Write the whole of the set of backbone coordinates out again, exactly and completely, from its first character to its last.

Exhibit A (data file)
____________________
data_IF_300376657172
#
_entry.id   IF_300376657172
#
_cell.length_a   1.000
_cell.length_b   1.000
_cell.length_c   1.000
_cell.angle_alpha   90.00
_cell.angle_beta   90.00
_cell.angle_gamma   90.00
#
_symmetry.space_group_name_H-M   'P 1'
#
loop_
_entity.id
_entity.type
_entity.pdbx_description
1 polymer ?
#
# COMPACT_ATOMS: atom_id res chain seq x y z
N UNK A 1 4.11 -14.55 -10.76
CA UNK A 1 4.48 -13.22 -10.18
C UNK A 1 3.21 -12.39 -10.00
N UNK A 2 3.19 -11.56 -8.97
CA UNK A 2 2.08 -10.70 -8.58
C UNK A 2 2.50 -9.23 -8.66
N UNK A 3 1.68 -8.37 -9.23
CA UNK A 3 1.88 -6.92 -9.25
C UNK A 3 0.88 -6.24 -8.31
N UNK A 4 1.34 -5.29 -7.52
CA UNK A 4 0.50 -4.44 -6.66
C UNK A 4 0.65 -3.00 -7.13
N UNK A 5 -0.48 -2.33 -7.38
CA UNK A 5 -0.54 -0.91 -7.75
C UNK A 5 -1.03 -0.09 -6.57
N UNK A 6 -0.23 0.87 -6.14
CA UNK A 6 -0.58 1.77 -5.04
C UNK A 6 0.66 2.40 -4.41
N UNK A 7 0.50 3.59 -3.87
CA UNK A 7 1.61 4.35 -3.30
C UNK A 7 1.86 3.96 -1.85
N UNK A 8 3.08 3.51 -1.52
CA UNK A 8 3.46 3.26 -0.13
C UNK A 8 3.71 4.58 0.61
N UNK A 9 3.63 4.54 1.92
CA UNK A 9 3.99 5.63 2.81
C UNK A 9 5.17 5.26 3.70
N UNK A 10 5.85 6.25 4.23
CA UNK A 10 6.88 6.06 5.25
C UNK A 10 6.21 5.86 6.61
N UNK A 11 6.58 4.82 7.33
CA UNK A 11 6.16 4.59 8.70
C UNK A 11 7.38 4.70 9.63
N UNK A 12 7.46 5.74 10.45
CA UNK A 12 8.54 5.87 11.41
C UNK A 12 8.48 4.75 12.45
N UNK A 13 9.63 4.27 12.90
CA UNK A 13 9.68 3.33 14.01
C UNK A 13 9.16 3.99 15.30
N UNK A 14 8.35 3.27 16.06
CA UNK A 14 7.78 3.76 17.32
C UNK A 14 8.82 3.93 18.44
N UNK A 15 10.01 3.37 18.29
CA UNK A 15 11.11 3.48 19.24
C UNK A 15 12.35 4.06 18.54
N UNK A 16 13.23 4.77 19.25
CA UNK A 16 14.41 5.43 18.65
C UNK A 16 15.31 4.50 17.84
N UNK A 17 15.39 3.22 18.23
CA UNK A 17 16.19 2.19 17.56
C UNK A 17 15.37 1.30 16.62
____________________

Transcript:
data_IF_300376657172
#
_entry.id   IF_300376657172
#
_cell.length_a   1.000
_cell.length_b   1.000
_cell.length_c   1.000
_cell.angle_alpha   90.00
_cell.angle_beta   90.00
_cell.angle_gamma   90.00
#
_symmetry.space_group_name_H-M   'P 1'
#
loop_
_entity.id
_entity.type
_entity.pdbx_description
1 polymer ?
#
# COMPACT_ATOMS: atom_id res chain seq x y z
N UNK A 1 4.11 -14.55 -10.76
CA UNK A 1 4.48 -13.22 -10.18
C UNK A 1 3.21 -12.39 -10.00
N UNK A 2 3.19 -11.56 -8.97
CA UNK A 2 2.08 -10.70 -8.58
C UNK A 2 2.50 -9.23 -8.66
N UNK A 3 1.68 -8.37 -9.23
CA UNK A 3 1.88 -6.92 -9.25
C UNK A 3 0.88 -6.24 -8.31
N UNK A 4 1.34 -5.29 -7.52
CA UNK A 4 0.50 -4.44 -6.66
C UNK A 4 0.65 -3.00 -7.13
N UNK A 5 -0.48 -2.33 -7.38
CA UNK A 5 -0.54 -0.91 -7.75
C UNK A 5 -1.03 -0.09 -6.57
N UNK A 6 -0.23 0.87 -6.14
CA UNK A 6 -0.58 1.77 -5.04
C UNK A 6 0.66 2.40 -4.41
N UNK A 7 0.50 3.59 -3.87
CA UNK A 7 1.61 4.35 -3.30
C UNK A 7 1.86 3.96 -1.85
N UNK A 8 3.08 3.51 -1.52
CA UNK A 8 3.46 3.26 -0.13
C UNK A 8 3.71 4.58 0.61
N UNK A 9 3.63 4.54 1.92
CA UNK A 9 3.99 5.63 2.81
C UNK A 9 5.17 5.26 3.70
N UNK A 10 5.85 6.25 4.23
CA UNK A 10 6.88 6.06 5.25
C UNK A 10 6.21 5.86 6.61
N UNK A 11 6.58 4.82 7.33
CA UNK A 11 6.16 4.59 8.70
C UNK A 11 7.38 4.70 9.63
N UNK A 12 7.46 5.74 10.45
CA UNK A 12 8.54 5.87 11.41
C UNK A 12 8.48 4.75 12.45
N UNK A 13 9.63 4.27 12.90
CA UNK A 13 9.68 3.33 14.01
C UNK A 13 9.16 3.99 15.30
N UNK A 14 8.35 3.27 16.06
CA UNK A 14 7.78 3.76 17.32
C UNK A 14 8.82 3.93 18.44
N UNK A 15 10.01 3.37 18.29
CA UNK A 15 11.11 3.48 19.24
C UNK A 15 12.35 4.06 18.54
N UNK A 16 13.23 4.77 19.25
CA UNK A 16 14.41 5.43 18.65
C UNK A 16 15.31 4.50 17.84
N UNK A 17 15.39 3.22 18.23
CA UNK A 17 16.19 2.19 17.56
C UNK A 17 15.37 1.30 16.62